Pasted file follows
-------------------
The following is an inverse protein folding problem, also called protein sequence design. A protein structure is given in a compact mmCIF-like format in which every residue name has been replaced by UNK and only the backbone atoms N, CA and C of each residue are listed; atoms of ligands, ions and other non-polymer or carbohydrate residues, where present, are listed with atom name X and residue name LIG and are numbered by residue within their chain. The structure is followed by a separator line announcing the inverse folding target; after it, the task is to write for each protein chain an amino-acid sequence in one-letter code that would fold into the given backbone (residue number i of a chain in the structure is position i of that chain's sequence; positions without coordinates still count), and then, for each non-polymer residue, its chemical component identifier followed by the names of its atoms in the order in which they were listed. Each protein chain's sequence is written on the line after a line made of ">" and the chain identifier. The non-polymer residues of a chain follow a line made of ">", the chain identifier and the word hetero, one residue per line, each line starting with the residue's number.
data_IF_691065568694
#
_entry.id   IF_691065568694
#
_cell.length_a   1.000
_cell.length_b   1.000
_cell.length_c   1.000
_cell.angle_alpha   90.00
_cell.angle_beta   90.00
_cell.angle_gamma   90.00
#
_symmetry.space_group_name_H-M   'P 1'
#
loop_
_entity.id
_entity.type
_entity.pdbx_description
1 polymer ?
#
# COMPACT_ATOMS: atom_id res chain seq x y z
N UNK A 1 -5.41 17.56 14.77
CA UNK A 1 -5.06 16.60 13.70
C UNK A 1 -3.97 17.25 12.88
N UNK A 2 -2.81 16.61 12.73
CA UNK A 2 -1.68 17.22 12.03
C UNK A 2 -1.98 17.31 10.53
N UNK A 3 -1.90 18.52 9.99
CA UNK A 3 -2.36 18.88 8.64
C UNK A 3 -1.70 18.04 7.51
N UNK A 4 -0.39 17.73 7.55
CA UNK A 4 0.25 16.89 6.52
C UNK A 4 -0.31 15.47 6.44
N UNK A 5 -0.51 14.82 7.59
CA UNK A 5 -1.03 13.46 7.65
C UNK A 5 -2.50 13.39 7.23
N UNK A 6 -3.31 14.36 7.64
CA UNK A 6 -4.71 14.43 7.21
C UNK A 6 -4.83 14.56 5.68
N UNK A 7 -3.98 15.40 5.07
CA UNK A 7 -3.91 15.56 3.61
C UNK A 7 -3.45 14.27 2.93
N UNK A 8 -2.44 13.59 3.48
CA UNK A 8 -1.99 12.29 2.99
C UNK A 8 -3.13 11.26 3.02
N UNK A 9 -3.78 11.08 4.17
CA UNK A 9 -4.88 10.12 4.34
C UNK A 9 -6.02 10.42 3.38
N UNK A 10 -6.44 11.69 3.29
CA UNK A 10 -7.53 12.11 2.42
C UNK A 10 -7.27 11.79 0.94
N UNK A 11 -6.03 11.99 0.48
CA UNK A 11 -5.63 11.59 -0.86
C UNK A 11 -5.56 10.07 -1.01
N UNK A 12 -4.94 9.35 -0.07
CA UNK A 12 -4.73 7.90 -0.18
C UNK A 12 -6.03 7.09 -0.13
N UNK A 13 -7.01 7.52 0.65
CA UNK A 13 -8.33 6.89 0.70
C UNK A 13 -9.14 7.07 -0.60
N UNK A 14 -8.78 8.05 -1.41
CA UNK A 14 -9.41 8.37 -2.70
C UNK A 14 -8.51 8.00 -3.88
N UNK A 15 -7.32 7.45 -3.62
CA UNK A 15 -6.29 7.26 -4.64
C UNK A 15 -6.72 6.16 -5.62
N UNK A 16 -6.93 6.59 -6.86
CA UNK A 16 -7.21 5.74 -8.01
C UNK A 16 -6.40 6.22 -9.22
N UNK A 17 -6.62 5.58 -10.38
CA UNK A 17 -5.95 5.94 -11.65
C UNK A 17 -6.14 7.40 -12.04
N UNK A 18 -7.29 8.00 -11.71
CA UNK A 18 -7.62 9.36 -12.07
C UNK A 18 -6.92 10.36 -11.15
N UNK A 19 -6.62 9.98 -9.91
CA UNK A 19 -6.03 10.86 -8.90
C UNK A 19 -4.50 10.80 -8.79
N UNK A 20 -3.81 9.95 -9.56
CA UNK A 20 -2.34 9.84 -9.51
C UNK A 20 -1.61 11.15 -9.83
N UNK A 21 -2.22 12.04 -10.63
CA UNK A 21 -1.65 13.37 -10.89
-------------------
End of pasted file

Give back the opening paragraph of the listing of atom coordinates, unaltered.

The following is an inverse protein folding problem, also called protein sequence design. A protein structure is given in a compact mmCIF-like format in which every residue name has been replaced by UNK and only the backbone atoms N, CA and C of each residue are listed; atoms of ligands, ions and other non-polymer or carbohydrate residues, where present, are listed with atom name X and residue name LIG and are numbered by residue within their chain. The structure is followed by a separator line announcing the inverse folding target; after it, the task is to write for each protein chain an amino-acid sequence in one-letter code that would fold into the given backbone (residue number i of a chain in the structure is position i of that chain's sequence; positions without coordinates still count), and then, for each non-polymer residue, its chemical component identifier followed by the names of its atoms in the order in which they were listed. Each protein chain's sequence is written on the line after a line made of ">" and the chain identifier. The non-polymer residues of a chain follow a line made of ">", the chain identifier and the word hetero, one residue per line, each line starting with the residue's number.